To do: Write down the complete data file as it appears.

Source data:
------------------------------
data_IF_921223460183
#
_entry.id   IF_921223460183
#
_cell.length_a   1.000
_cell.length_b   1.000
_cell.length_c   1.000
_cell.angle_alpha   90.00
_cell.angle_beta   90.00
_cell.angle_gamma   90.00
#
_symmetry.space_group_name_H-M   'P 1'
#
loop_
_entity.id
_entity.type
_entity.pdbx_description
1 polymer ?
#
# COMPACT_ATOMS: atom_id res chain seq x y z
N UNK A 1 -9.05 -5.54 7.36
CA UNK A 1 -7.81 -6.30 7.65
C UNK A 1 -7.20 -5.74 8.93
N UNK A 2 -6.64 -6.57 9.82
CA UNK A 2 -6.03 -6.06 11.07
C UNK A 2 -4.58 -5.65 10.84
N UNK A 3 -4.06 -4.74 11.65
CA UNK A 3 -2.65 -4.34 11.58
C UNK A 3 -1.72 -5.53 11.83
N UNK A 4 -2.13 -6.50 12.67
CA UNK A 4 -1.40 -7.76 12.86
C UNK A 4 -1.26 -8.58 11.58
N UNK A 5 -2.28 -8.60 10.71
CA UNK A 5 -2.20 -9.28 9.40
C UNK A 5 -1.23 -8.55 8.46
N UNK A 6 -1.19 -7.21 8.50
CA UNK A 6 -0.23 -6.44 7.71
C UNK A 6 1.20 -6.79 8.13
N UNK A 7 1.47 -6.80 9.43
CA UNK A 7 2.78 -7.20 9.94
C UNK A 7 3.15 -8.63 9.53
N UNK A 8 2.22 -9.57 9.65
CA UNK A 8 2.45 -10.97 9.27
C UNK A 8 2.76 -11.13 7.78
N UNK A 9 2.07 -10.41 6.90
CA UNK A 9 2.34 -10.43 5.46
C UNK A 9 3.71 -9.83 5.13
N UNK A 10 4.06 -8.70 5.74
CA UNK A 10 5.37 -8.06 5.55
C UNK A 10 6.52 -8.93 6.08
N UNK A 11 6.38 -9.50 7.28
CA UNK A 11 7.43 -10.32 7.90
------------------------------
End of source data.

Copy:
data_IF_921223460183
#
_entry.id   IF_921223460183
#
_cell.length_a   1.000
_cell.length_b   1.000
_cell.length_c   1.000
_cell.angle_alpha   90.00
_cell.angle_beta   90.00
_cell.angle_gamma   90.00
#
_symmetry.space_group_name_H-M   'P 1'
#
loop_
_entity.id
_entity.type
_entity.pdbx_description
1 polymer ?
#
# COMPACT_ATOMS: atom_id res chain seq x y z
N UNK A 1 -9.05 -5.54 7.36
CA UNK A 1 -7.81 -6.30 7.65
C UNK A 1 -7.20 -5.74 8.93
N UNK A 2 -6.64 -6.57 9.82
CA UNK A 2 -6.03 -6.06 11.07
C UNK A 2 -4.58 -5.65 10.84
N UNK A 3 -4.06 -4.74 11.65
CA UNK A 3 -2.65 -4.34 11.58
C UNK A 3 -1.72 -5.53 11.83
N UNK A 4 -2.13 -6.50 12.67
CA UNK A 4 -1.40 -7.76 12.86
C UNK A 4 -1.26 -8.58 11.58
N UNK A 5 -2.28 -8.60 10.71
CA UNK A 5 -2.20 -9.28 9.40
C UNK A 5 -1.23 -8.55 8.46
N UNK A 6 -1.19 -7.21 8.50
CA UNK A 6 -0.23 -6.44 7.71
C UNK A 6 1.20 -6.79 8.13
N UNK A 7 1.47 -6.80 9.43
CA UNK A 7 2.78 -7.20 9.94
C UNK A 7 3.15 -8.63 9.53
N UNK A 8 2.22 -9.57 9.65
CA UNK A 8 2.45 -10.97 9.27
C UNK A 8 2.76 -11.13 7.78
N UNK A 9 2.07 -10.41 6.90
CA UNK A 9 2.34 -10.43 5.46
C UNK A 9 3.71 -9.83 5.13
N UNK A 10 4.06 -8.70 5.74
CA UNK A 10 5.37 -8.06 5.55
C UNK A 10 6.52 -8.93 6.08
N UNK A 11 6.38 -9.50 7.28
CA UNK A 11 7.43 -10.32 7.90